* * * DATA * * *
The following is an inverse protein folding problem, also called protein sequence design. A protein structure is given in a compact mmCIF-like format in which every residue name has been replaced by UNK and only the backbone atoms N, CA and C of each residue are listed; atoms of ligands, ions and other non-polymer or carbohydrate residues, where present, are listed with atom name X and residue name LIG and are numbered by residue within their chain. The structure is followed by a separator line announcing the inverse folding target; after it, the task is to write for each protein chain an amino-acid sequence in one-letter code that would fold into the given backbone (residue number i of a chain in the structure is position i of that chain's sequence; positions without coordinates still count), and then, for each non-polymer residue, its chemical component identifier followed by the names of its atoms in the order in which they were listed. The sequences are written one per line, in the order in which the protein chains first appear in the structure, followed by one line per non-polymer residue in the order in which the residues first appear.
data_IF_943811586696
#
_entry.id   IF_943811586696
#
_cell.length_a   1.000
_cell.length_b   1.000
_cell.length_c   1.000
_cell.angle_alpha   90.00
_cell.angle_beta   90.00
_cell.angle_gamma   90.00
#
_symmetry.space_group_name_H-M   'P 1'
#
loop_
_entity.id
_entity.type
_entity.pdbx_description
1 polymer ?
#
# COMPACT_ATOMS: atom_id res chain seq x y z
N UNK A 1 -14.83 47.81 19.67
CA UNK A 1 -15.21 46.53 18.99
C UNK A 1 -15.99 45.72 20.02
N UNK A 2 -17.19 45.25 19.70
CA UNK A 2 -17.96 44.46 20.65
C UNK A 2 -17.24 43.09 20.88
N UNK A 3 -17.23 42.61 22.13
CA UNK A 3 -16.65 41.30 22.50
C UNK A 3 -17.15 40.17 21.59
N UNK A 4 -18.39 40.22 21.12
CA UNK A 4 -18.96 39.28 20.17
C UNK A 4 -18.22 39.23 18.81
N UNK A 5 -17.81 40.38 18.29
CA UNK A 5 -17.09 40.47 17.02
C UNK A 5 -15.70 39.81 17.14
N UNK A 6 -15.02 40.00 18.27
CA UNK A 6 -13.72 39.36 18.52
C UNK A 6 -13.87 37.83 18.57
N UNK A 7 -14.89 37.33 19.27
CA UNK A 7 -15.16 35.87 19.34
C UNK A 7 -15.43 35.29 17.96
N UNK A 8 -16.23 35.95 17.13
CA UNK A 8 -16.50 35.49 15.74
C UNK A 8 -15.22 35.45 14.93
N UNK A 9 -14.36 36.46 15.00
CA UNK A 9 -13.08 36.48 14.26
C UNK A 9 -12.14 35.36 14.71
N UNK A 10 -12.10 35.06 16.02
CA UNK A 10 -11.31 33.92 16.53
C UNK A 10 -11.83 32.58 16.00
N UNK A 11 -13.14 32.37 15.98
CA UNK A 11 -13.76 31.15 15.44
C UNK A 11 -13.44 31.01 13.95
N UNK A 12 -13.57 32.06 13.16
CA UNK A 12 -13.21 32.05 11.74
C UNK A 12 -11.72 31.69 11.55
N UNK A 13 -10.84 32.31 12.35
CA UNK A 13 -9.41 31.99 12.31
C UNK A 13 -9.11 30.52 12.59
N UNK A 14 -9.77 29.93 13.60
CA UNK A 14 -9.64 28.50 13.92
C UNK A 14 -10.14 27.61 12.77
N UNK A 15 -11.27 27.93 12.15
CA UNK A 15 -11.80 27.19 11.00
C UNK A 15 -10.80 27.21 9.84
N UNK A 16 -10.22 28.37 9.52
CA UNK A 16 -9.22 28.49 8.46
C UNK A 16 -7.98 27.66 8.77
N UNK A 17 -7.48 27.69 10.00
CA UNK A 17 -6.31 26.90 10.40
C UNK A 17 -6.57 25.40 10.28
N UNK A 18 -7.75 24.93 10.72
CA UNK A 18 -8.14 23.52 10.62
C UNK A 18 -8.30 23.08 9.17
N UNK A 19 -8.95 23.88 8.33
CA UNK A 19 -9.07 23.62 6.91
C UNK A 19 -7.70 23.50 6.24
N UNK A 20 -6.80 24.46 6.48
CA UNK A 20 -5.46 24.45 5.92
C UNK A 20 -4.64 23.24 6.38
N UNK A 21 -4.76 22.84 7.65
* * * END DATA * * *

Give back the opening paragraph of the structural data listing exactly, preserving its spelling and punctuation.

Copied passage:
The following is an inverse protein folding problem, also called protein sequence design. A protein structure is given in a compact mmCIF-like format in which every residue name has been replaced by UNK and only the backbone atoms N, CA and C of each residue are listed; atoms of ligands, ions and other non-polymer or carbohydrate residues, where present, are listed with atom name X and residue name LIG and are numbered by residue within their chain. The structure is followed by a separator line announcing the inverse folding target; after it, the task is to write for each protein chain an amino-acid sequence in one-letter code that would fold into the given backbone (residue number i of a chain in the structure is position i of that chain's sequence; positions without coordinates still count), and then, for each non-polymer residue, its chemical component identifier followed by the names of its atoms in the order in which they were listed. The sequences are written one per line, in the order in which the protein chains first appear in the structure, followed by one line per non-polymer residue in the order in which the residues first appear.